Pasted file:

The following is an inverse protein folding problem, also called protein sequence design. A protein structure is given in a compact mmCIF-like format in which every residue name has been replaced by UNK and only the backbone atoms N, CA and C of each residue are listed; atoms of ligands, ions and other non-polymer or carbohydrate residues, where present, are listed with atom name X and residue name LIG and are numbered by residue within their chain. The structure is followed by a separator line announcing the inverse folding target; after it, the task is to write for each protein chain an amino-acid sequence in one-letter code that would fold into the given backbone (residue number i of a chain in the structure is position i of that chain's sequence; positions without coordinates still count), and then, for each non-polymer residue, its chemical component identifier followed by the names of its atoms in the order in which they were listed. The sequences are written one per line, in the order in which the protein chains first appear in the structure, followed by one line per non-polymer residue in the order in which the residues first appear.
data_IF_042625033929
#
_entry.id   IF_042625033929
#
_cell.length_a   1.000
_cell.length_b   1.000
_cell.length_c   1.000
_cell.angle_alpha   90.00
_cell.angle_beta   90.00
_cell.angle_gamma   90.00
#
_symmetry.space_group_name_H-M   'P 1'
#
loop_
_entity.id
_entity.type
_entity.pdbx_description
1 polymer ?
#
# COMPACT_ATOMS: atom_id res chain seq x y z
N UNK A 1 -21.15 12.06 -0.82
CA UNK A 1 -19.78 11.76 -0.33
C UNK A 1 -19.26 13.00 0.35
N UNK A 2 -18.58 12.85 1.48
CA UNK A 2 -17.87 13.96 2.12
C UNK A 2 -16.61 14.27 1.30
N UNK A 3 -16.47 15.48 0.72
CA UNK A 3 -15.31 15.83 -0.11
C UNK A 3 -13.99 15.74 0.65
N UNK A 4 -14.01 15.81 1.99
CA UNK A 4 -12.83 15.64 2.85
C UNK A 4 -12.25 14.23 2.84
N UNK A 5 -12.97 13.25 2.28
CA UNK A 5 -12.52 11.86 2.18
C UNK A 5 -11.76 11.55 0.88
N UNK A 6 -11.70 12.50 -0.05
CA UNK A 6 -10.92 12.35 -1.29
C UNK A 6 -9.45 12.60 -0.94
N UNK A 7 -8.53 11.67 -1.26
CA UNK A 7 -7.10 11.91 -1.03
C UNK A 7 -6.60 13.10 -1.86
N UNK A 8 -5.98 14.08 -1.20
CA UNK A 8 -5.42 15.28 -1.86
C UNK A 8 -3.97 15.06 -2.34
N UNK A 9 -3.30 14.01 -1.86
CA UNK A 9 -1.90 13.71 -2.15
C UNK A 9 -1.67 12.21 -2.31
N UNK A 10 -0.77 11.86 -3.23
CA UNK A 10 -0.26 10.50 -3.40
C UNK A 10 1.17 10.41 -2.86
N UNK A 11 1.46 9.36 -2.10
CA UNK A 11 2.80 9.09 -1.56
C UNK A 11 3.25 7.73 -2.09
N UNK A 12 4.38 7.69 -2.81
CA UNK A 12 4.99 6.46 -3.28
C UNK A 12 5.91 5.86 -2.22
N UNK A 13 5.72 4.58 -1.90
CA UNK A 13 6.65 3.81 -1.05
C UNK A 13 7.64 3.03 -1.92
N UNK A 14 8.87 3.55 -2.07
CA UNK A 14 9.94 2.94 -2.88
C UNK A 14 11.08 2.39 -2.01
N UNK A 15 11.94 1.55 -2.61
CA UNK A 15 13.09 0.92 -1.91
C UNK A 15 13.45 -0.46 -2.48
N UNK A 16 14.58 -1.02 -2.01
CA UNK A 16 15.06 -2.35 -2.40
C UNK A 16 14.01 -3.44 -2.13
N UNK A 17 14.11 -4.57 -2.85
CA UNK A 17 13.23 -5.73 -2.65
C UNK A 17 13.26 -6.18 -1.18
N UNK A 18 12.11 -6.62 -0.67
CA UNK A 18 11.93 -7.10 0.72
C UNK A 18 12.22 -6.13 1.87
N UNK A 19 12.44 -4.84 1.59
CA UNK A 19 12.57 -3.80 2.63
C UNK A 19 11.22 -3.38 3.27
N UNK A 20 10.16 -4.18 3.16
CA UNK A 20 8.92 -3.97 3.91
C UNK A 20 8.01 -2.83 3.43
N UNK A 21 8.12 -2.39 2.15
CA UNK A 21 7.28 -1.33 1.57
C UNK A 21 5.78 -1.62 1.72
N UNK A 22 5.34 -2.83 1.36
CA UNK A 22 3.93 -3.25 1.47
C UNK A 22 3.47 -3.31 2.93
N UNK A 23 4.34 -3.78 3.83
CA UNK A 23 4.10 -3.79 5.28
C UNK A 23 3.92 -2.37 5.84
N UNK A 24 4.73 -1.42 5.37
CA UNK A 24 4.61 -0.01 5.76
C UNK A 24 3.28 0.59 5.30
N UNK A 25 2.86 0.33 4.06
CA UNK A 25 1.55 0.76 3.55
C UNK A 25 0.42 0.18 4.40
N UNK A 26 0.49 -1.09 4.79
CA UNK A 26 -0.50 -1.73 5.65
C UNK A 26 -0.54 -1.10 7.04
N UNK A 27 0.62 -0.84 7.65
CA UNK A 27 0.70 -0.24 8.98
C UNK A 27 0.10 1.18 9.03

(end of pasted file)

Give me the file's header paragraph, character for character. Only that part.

The following is an inverse protein folding problem, also called protein sequence design. A protein structure is given in a compact mmCIF-like format in which every residue name has been replaced by UNK and only the backbone atoms N, CA and C of each residue are listed; atoms of ligands, ions and other non-polymer or carbohydrate residues, where present, are listed with atom name X and residue name LIG and are numbered by residue within their chain. The structure is followed by a separator line announcing the inverse folding target; after it, the task is to write for each protein chain an amino-acid sequence in one-letter code that would fold into the given backbone (residue number i of a chain in the structure is position i of that chain's sequence; positions without coordinates still count), and then, for each non-polymer residue, its chemical component identifier followed by the names of its atoms in the order in which they were listed. The sequences are written one per line, in the order in which the protein chains first appear in the structure, followed by one line per non-polymer residue in the order in which the residues first appear.